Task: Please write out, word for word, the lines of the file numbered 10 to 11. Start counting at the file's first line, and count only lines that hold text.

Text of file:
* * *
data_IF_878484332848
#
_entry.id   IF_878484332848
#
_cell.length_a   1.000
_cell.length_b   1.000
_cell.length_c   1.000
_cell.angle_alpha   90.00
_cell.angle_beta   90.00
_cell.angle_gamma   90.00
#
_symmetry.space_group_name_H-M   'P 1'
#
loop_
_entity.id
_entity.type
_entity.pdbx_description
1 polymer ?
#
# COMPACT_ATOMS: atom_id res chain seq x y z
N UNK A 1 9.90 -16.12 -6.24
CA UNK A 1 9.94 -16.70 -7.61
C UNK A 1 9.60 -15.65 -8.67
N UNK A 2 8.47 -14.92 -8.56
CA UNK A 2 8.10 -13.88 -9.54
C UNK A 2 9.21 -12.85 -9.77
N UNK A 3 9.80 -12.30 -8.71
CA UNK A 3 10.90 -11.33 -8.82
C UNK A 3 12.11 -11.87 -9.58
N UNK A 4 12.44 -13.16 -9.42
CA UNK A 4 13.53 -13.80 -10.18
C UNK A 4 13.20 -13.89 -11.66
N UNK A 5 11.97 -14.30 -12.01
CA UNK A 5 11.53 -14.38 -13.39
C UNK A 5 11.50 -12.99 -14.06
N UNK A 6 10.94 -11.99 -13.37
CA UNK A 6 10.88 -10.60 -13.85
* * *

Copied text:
_cell.angle_gamma   90.00
#